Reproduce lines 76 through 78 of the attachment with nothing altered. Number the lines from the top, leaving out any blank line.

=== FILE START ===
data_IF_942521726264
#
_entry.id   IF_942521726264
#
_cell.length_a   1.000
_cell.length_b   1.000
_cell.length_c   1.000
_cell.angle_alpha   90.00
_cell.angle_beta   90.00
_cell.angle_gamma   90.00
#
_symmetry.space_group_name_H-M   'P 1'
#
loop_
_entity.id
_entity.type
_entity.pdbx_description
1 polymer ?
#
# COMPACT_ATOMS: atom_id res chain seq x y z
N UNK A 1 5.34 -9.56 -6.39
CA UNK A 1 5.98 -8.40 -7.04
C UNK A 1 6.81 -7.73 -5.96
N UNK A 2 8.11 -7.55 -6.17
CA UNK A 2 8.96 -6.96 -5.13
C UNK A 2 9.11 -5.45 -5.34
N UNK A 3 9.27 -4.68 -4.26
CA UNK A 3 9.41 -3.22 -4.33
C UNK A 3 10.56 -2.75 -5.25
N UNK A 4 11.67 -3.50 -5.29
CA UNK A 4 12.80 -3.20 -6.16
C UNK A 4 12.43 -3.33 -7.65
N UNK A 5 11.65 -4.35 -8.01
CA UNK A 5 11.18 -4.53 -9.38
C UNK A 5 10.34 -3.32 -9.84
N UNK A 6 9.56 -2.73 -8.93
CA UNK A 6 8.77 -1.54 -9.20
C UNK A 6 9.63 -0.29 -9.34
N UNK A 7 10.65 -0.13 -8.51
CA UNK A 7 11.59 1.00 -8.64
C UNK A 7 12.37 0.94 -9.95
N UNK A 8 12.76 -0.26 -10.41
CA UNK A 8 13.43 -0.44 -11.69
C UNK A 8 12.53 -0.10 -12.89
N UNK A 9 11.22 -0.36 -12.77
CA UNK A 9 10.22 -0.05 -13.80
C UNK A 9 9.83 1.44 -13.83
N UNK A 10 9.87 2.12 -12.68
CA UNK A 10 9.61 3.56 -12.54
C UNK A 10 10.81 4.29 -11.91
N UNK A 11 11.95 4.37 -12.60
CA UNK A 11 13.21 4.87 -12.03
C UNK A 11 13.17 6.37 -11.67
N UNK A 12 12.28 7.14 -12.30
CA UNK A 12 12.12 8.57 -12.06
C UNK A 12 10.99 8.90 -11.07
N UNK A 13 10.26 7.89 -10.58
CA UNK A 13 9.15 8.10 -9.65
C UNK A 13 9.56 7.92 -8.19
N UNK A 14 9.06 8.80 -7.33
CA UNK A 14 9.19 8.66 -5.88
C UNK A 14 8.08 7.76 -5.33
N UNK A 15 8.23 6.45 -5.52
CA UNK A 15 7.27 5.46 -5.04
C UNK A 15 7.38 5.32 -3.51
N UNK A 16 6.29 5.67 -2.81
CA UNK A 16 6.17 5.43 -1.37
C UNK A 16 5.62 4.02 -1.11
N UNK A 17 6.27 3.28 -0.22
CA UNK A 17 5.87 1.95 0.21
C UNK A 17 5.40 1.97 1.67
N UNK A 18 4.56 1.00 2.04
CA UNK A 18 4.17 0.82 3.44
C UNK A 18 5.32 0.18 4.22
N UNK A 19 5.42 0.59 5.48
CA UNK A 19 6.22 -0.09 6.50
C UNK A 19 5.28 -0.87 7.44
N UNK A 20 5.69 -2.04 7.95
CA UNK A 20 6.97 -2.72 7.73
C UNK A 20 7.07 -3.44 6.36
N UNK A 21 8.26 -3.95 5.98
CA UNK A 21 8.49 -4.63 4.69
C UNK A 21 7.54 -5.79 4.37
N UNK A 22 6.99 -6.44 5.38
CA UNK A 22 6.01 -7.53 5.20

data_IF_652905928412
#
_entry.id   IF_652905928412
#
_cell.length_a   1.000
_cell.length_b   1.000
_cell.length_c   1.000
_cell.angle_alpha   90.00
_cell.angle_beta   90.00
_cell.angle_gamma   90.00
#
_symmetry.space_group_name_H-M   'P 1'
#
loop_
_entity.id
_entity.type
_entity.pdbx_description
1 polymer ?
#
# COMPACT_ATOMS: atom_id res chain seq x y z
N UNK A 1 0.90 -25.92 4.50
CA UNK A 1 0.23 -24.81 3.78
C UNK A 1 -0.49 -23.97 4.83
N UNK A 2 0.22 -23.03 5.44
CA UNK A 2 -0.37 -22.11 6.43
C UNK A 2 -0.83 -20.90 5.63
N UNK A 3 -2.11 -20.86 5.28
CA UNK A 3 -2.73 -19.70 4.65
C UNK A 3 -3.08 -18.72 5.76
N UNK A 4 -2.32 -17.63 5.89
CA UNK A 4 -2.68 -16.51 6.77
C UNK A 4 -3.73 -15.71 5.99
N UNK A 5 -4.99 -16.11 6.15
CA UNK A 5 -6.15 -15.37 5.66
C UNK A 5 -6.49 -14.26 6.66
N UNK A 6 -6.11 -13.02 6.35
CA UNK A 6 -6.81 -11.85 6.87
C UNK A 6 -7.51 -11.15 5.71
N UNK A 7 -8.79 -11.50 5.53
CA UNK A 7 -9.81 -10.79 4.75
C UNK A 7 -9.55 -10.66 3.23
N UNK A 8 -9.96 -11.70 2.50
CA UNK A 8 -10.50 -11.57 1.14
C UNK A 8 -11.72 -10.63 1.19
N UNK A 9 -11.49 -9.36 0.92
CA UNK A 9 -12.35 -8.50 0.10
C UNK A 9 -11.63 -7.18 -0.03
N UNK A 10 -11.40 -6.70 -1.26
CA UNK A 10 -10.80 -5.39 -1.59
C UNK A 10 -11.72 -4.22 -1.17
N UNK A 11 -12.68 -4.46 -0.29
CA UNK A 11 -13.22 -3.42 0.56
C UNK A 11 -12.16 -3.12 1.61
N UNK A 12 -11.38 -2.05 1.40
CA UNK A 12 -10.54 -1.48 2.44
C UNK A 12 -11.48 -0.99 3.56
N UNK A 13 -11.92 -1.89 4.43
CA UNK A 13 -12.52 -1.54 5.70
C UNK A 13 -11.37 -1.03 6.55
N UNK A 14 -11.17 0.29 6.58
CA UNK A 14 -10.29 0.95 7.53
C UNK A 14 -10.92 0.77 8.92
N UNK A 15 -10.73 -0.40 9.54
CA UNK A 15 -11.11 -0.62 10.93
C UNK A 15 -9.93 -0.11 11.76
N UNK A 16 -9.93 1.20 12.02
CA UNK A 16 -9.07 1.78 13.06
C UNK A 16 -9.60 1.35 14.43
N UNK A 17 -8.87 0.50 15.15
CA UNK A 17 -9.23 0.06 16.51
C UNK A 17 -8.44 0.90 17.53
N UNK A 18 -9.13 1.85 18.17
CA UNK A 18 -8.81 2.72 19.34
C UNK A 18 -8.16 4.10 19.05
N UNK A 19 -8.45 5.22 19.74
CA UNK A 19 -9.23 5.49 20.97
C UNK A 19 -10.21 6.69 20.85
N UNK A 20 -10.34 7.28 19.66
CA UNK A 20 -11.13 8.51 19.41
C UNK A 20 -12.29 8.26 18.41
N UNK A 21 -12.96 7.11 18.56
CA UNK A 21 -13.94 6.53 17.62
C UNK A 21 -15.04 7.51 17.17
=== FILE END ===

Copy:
CA UNK A 19 6.22 -0.09 6.50
C UNK A 19 5.28 -0.87 7.44
N UNK A 20 5.69 -2.04 7.95